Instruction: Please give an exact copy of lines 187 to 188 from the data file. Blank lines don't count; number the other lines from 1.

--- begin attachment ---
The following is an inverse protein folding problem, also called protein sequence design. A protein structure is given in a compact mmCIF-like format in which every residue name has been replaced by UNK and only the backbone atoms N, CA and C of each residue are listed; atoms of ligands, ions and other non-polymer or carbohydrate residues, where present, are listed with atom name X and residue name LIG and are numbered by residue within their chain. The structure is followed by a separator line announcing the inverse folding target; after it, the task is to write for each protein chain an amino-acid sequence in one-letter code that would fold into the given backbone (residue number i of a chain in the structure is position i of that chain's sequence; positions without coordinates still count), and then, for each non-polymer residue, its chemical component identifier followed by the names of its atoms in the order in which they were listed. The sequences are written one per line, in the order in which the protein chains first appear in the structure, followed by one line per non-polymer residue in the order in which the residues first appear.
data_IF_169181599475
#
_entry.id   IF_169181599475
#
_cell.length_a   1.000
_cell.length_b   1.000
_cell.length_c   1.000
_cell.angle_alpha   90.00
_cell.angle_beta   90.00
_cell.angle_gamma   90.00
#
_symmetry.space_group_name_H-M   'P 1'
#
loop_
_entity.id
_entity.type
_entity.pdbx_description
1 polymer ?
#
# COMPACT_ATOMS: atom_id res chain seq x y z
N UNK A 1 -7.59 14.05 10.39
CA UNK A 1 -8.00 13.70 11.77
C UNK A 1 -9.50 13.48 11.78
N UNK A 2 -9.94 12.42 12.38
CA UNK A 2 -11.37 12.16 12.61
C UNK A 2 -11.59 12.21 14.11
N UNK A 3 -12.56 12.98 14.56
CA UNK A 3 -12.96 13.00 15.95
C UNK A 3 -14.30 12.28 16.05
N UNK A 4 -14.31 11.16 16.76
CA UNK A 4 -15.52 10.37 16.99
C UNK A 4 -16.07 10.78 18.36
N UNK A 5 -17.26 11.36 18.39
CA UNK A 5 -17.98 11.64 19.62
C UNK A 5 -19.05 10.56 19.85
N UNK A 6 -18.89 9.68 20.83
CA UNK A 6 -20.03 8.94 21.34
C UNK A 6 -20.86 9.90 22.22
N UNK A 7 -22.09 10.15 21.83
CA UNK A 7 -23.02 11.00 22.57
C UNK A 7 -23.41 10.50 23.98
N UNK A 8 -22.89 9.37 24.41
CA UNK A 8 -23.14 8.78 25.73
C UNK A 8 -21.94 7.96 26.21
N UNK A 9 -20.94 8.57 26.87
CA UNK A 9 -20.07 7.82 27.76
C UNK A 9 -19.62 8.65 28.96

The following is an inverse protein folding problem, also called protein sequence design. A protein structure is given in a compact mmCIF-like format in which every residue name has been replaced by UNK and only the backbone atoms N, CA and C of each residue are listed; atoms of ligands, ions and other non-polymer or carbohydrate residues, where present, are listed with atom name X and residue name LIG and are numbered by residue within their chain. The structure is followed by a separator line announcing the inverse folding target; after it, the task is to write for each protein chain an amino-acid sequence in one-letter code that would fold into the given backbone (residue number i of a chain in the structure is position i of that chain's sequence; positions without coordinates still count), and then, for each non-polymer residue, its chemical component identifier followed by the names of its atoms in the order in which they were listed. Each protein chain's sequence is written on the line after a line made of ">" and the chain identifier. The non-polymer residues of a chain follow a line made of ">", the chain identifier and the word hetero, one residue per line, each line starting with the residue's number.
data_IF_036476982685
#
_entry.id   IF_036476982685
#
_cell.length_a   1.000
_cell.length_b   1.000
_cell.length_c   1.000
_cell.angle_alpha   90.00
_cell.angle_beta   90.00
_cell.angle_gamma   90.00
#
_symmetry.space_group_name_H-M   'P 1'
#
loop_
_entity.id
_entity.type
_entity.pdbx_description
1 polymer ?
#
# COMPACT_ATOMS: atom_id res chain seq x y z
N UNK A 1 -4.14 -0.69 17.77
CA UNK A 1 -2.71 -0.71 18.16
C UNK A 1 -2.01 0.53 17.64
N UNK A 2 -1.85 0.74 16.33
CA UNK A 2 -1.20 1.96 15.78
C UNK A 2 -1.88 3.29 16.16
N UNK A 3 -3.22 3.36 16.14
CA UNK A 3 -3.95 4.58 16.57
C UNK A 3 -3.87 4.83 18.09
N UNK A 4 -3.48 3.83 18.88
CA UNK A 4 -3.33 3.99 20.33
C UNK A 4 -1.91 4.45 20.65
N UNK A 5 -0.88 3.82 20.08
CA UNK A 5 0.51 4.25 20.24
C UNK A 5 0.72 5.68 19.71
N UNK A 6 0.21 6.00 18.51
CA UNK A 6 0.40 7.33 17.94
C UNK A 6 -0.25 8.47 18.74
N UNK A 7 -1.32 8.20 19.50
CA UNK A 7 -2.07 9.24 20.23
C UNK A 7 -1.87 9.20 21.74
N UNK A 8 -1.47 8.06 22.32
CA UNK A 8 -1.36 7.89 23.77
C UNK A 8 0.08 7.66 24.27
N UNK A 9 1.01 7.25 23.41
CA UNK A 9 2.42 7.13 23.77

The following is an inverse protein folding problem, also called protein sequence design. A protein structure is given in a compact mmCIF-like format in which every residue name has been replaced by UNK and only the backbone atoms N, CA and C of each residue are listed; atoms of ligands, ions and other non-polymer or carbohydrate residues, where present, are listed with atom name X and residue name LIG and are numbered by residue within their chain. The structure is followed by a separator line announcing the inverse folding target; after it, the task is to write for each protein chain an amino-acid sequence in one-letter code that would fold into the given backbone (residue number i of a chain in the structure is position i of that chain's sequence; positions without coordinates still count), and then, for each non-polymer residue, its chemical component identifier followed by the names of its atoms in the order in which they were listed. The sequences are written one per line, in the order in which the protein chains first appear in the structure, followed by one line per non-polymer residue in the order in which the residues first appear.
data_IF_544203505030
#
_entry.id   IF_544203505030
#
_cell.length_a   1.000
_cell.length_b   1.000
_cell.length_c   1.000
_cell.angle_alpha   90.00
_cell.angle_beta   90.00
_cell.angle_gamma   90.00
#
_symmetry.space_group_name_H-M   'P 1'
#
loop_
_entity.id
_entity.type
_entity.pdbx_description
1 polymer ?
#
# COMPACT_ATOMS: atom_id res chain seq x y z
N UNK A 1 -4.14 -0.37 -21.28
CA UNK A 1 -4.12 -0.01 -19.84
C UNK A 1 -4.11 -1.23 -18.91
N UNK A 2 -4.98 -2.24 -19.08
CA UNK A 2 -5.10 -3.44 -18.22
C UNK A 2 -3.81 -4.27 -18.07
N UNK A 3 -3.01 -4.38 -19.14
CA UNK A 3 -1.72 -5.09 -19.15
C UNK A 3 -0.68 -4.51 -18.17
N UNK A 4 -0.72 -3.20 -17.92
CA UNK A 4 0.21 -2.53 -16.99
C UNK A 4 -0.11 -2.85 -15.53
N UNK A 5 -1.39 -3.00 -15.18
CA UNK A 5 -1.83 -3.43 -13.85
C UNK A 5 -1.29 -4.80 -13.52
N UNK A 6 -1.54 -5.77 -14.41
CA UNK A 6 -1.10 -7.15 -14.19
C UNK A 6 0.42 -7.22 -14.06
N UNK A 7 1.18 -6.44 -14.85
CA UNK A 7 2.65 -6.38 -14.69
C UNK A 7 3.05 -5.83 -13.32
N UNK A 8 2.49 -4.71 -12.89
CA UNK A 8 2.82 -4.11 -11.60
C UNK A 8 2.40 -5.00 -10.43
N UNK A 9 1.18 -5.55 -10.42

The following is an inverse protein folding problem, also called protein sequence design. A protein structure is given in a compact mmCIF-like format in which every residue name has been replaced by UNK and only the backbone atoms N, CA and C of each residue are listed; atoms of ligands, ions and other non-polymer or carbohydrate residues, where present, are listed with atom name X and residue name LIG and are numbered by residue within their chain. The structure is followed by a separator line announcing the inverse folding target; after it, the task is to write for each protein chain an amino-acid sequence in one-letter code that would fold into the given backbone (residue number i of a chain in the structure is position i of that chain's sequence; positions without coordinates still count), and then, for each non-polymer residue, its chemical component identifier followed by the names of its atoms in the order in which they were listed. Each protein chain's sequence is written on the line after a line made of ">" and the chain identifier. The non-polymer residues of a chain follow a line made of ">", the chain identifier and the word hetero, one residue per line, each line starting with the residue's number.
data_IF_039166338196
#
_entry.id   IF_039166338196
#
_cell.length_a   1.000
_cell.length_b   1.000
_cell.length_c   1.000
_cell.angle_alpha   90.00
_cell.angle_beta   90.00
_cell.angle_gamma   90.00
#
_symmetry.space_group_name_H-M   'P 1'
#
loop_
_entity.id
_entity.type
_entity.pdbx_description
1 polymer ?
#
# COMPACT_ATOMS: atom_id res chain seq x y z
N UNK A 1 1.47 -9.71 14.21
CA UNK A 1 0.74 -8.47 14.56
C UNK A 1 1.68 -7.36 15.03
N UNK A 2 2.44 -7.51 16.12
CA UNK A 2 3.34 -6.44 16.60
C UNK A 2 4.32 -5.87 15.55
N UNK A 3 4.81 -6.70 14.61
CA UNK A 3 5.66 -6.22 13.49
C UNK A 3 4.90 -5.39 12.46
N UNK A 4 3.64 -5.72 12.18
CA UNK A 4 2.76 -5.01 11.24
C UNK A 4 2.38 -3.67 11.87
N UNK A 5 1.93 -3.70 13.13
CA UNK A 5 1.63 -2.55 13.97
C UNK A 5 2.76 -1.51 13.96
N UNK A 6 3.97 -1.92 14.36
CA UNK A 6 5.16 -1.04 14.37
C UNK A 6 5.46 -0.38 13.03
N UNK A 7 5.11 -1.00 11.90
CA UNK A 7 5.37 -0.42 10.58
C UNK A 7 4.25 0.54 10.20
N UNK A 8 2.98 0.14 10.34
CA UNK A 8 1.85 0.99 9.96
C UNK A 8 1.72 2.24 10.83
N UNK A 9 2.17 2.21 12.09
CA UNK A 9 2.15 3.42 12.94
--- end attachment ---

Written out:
N UNK A 9 2.17 2.21 12.09
CA UNK A 9 2.15 3.42 12.94